Tag Archives: NHL

End the all-star games!

Here’s a thought, and I admit it’s not an original one … but the National Basketball Association needs to end the annual all-star game.

The same for the National Football League and the National Hockey League. End ’em! Don’t bother putting on these charades where the athletes play zero defense.

The NBA’s latest disaster this past weekend had one of the teams scoring 211 points. 211 points! What the hell?

This is preposterous! I get that the athletes don’t want to get hurt. I don’t blame them for that. I do believe that the NBA is doing a disservice to them and to the fans who show up to watch these guys perform. Same for the NFL, which too often has players going through the blocking and tackling motions. Oh, and the NHL, which often produces all-star games with scores like 12-10.

OK, that all said, Major League Baseball should continue its all-star contests, which because of the nature of the sport can produce actual competition featuring players working hard to win the game.

Perhaps the most famous — or infamous — MLB all-star moment came in 1970 when Cincinnati’s Pete Rose sought to score a run and crashed into Cleveland catcher Ray Fosse who was guarding the plate. Rose was running full tilt down the third base line. The crash injured Fosse so seriously that he never was able to play the game at a high level; the event essentially ended his playing career.

The rest of the major pro sports leagues, though, need not bother to stage these idiotic exhibitions. They aren’t worth watching.

Waiting for the escape hatch to open

I believe I understand why the current worldwide health crisis is so unprecedented and devastating in its scope.

Let me say first that I totally understand the illness and death it has caused, creating untold misery, heartache and mourning. Its victims die alone, as hospitals cannot allow loved ones near them to hold their hands, whisper their love into their ears or just to act as comforters in time of pain and peril.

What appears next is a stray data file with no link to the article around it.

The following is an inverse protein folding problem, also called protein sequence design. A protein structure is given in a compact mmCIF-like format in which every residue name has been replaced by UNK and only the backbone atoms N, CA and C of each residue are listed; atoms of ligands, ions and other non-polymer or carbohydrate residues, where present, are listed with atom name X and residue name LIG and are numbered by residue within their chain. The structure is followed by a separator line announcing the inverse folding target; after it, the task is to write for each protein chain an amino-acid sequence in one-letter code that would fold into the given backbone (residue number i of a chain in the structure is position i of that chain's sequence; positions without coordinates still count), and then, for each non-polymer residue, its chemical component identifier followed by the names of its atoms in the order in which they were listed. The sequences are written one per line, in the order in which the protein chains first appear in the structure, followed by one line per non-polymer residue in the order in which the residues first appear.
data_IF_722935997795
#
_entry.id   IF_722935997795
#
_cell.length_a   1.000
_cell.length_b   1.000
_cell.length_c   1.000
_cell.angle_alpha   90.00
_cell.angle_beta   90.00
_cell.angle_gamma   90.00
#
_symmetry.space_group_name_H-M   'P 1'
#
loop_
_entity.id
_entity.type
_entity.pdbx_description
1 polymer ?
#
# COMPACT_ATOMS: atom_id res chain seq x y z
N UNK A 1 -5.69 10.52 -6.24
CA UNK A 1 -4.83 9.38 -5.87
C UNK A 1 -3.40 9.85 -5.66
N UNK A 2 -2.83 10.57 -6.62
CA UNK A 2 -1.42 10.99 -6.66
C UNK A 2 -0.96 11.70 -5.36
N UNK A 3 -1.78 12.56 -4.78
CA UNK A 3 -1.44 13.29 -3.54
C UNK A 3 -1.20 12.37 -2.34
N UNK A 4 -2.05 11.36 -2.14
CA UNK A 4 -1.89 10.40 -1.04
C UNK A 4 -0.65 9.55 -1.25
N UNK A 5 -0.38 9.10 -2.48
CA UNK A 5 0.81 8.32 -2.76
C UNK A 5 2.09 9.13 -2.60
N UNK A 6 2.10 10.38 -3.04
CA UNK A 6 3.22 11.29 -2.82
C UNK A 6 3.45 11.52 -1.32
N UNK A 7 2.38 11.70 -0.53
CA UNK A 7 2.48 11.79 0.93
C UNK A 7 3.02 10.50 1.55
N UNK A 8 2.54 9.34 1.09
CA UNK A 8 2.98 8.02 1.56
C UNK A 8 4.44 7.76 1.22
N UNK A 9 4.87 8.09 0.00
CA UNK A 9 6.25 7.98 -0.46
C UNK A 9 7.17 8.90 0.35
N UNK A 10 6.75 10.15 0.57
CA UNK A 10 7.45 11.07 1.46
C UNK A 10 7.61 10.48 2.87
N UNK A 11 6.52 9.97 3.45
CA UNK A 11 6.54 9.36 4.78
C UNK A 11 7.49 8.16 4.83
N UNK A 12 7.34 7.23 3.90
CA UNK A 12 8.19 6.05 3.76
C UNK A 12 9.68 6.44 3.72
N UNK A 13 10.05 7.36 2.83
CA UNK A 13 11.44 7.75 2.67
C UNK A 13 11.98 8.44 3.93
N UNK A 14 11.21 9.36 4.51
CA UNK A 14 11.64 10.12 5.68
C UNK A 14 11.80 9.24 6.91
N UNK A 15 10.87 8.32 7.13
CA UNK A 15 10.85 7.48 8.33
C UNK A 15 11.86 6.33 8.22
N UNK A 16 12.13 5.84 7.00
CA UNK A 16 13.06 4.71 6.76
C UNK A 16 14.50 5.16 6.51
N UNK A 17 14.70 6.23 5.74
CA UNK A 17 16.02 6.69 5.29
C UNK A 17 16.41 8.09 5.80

The unique quality of this coronavirus pandemic rests in the absence of any escape hatch for us to get away from the onslaught of bad news we are being forced to consume from our news networks.

Professional sports? College sports? Any sort of entertainment that allows us to sit among crowds of people who are cheering at the same performance? That’s all been put on ice.

Pro basketball and hockey has been shelved. Major League Baseball’s season has been delayed until only God knows when. The Summer Olympics in Tokyo has been postponed for an entire year ‚Ķ maybe even longer than that. College football is supposed to start later this summer, but they might not kick it off until much later.

New York’s Broadway theaters are closed. Movie theaters everywhere are closed, too.

So, we’re stuck. At home. Our governor asks us to stay put. He’ll get back to us soon to tell us where we might be able to go.

Some of us are going batty looking at the same walls for weeks on end. To be honest, we’re doing OK in our home. My wife and I happen to like each other’s company; at least I can speak for myself anyway on that matter.

This pandemic, though, is unprecedented simply by virtue of all the activities it has been on the back shelf. We are waiting now for an escape hatch to open.

March Madness now becomes March Slumber

You can rest assured that I am not a college basketball fanatic who lives, dies, eats and sleeps according to the bracket I might fill out for the men’s college basketball tournament.